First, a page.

Monday, January 26, 2015

Week 75: Lime!

Well, folks, the title says it all.  We are thrilled to announce that Lemon's little brother will arrive sometime in late July of this year.   We know more or less for sure that it's a boy, but we don't know yet about CF status and won't know until he's born--there's a 75% chance that he will be healthy, and a 25% chance that he will have CF.

As with all CF families, we had some long conversations about whether and how to expand our family.  The right choice is different for every family.  For ours, we feel that we are unbelievably fortunate to have the stability, the resources, and the support to raise a second child regardless of diagnosis.  We feel so optimistic about the state of CF research now and believe that medicines to treat the underlying cause of the disease for most patients will be available in the next decade or so.  We also love Lemon with all our hearts and could not imagine our family without him.  So, we decided to roll the dice again.  Obviously, we fervently hope for the best, but we are already in this fight to win, and we will fight equally hard whether it's for one child or for two.

Monday, January 19, 2015

Week 74: Hot stuff

On the downside, it looks like the New York Times won't be running my letter.  On the upside, they did run one from Dr. Robert Beall, President and Chief Executive of the Cystic Fibrosis Foundation.  If I were petty, I might point out that they gave him 262 words, 87 words more than the guidelines say would be allowed.  But I'm not petty, I'm glad they ran his letter.  It is in large part due to his leadership that we have the famously expensive Kalydeco (the first drug that treats the underlying cause of CF), as well as numerous much less famous drugs and therapies that have nonetheless been essentially in achieving an eight-fold improvement in the length of patient's lives over the past six decades. You can read his letter here.

The opinion piece also got some attention from Forbes.  Perhaps not terribly surprisingly for a business magazine, they don't have much of a problem with venture philanthropy.  And, the author of the piece seems much more in touch with how drug discovery actually happens than the author of the New York Times piece: the NIH and other government agencies fund basic research, largely at academic institutions, that make the underlying discoveries that enable drug discovery.  But, the NIH and the institutions it funds are simply not equipped to carry out drug discovery and testing, which is where private industry steps in.  How does the NIH feel about having these fundamental discoveries used as the basis for the development of new medications?  Let's see what Francis Collins, director of the NIH and co-discoverer of the gene for cystic fibrosis, thinks about the CF foundation using venture philanthropy to generate new medicines based on his discovery (quoting from the Forbes piece): "a dramatic example of risk-taking that has paid off in a remarkable way."  You can read the rest of the Forbes piece here.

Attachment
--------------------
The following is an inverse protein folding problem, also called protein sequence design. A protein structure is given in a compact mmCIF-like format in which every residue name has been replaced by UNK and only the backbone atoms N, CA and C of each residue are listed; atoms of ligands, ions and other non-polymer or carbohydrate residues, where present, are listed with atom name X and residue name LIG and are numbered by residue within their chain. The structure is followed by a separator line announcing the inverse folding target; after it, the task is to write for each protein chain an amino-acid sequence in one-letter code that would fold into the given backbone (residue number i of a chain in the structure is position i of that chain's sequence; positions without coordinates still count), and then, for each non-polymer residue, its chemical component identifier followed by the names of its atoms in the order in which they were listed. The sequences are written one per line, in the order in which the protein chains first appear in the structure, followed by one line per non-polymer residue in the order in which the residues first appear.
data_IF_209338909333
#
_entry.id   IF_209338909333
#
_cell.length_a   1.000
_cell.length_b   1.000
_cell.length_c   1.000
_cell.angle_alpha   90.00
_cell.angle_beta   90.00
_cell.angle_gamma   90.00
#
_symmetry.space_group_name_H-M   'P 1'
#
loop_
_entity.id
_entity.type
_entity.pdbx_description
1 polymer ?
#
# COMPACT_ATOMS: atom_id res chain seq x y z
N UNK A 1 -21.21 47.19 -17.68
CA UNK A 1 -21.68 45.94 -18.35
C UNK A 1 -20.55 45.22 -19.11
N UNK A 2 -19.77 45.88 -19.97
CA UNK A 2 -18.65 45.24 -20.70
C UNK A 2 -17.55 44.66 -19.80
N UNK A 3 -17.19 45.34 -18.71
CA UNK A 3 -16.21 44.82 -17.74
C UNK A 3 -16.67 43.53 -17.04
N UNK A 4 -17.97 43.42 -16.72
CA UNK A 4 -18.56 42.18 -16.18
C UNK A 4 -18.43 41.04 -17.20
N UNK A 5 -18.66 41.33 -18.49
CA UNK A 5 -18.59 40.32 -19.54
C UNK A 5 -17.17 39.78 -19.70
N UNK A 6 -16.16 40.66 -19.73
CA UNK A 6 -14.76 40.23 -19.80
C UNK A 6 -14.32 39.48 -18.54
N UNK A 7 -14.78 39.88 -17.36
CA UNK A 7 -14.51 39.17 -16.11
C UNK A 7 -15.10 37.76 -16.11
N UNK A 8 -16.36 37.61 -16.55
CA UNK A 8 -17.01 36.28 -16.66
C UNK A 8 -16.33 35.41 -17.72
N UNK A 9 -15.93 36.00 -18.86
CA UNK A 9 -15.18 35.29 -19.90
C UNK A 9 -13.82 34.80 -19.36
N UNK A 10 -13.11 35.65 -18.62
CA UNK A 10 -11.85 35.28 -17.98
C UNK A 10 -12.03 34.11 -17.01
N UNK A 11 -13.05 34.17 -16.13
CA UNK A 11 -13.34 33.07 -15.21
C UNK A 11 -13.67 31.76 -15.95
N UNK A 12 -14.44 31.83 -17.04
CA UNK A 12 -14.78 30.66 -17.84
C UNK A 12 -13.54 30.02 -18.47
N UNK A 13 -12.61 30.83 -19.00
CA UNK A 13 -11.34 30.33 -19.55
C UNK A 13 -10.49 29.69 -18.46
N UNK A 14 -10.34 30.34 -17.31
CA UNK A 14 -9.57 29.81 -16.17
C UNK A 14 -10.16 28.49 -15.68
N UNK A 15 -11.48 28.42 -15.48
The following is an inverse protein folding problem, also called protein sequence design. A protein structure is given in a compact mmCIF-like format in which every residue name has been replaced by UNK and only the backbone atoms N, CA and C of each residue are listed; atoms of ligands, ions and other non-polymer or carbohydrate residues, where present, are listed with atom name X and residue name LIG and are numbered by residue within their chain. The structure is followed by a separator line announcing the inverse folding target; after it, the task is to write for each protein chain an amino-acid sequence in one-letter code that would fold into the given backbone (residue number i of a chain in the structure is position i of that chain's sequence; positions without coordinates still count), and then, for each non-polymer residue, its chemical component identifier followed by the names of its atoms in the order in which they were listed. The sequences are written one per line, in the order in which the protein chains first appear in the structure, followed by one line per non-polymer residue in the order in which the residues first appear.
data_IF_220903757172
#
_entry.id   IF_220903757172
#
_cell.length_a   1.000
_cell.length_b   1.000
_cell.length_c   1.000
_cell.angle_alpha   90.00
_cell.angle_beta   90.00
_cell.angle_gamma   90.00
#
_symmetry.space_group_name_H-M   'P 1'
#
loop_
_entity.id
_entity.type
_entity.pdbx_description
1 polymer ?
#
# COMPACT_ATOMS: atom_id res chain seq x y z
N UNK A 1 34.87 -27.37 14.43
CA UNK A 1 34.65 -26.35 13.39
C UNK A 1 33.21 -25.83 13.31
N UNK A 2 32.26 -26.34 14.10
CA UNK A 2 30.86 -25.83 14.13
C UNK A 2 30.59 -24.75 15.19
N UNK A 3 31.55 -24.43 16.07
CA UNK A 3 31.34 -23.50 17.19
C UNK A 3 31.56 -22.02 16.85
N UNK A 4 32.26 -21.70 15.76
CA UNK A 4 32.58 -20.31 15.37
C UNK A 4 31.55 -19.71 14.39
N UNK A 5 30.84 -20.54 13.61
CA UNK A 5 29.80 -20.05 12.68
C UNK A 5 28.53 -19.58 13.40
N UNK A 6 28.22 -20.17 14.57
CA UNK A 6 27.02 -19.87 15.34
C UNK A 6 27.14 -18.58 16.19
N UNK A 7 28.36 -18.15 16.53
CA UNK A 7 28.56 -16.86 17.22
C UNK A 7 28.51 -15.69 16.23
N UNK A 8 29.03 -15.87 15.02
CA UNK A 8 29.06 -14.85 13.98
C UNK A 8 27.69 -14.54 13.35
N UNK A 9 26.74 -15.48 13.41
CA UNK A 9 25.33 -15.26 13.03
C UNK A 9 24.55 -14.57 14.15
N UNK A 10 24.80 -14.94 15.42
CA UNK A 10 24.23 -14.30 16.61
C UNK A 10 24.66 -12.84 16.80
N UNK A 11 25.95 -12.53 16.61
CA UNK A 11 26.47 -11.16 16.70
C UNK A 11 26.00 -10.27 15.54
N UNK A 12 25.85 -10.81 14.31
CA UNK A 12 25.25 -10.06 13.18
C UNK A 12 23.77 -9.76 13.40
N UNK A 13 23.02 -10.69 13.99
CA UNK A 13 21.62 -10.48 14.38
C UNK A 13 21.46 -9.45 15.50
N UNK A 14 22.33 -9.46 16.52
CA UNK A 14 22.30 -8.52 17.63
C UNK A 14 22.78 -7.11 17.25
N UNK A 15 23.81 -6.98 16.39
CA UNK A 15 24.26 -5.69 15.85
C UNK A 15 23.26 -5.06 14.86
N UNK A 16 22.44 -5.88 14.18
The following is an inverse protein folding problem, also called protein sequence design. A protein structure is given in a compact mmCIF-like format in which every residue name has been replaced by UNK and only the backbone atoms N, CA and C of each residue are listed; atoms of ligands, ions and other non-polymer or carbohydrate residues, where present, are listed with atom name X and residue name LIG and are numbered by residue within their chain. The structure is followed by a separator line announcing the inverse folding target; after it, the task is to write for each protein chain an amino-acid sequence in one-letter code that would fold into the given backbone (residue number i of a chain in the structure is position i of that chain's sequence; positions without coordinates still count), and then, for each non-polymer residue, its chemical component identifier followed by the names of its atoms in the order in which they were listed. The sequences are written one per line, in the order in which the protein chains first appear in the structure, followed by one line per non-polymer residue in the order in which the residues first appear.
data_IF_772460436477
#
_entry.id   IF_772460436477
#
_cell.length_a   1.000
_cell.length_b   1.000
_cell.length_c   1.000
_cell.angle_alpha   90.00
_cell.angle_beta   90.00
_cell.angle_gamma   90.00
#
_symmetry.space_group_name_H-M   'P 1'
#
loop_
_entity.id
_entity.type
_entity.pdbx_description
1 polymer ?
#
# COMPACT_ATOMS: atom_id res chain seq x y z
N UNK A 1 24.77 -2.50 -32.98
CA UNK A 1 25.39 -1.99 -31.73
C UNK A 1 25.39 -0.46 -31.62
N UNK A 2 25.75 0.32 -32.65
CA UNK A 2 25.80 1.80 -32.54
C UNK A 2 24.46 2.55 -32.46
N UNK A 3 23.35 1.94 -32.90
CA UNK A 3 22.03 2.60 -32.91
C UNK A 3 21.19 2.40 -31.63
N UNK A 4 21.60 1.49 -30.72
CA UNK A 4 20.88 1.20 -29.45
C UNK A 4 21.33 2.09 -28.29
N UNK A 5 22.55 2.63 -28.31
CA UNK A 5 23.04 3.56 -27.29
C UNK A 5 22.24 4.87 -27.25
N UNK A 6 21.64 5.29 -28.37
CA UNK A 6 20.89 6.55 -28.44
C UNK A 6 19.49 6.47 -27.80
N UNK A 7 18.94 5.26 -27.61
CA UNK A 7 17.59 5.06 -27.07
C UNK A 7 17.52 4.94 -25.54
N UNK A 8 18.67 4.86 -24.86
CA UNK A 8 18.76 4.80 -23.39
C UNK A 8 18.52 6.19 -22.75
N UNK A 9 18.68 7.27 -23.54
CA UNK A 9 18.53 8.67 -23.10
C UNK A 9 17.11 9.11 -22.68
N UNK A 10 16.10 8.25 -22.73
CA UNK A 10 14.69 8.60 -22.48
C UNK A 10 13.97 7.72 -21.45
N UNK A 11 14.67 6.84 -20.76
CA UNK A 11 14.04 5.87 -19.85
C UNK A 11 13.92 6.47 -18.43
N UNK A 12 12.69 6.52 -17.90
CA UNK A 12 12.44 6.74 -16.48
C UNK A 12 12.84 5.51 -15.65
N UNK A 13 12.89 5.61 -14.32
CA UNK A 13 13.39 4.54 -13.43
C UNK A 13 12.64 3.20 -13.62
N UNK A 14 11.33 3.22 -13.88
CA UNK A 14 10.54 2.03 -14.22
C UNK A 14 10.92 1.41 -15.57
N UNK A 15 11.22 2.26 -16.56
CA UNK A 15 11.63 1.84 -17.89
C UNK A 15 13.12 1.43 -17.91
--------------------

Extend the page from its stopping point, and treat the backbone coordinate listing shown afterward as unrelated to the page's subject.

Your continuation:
Enough on venture philanthropy for this month!  We are soldiering along here through our second Wisconsin winter.  I am told that there was actually a bit of a January thaw this weekend, although sadly I didn't really make it outside to enjoy it.  Lemon came down with some sort of virus on Saturday, and basically needed to sit on my lap in a semi-stupor all day.  By evening his temperature was 102F, so we called the pediatrician, who said to give him Tylenol and to be on the safe side bring him to the ER.  But, for us, the ER (especially on a Saturday night) hardly feels like a safe place--who knows what kind of disease-ridden college students will be lurking there?  Since Lemon was aware, responsive and well hydrated, we decided to just go with the Tylenol and see what happened.  We gave him a dose right before putting him to bed, and checked on him a few times during the night.  His temperature dropped down quickly and never came back up, thankfully.  He was still clearly not feeling well on Sunday and refused to eat anything thicker than diluted fruit juice, but by this morning he was back to his usual self, except for his appetite, which was still pretty marginal.

It's amazing and frustrating as the parent of an underweight kid to watch those precious ounces just melt off.  72 hours with little to no food and I feel like all the work we did in the last month or so just evaporated.  Our next weigh-in is a week from Friday, so we will be on an all-out hidden calorie blitz in the next week or so to try and get things at least back to where they were, so he won't fall any further off his curve.  Then maybe in February we can open a discussion about getting back on the curve, where we were in, oh, November or something...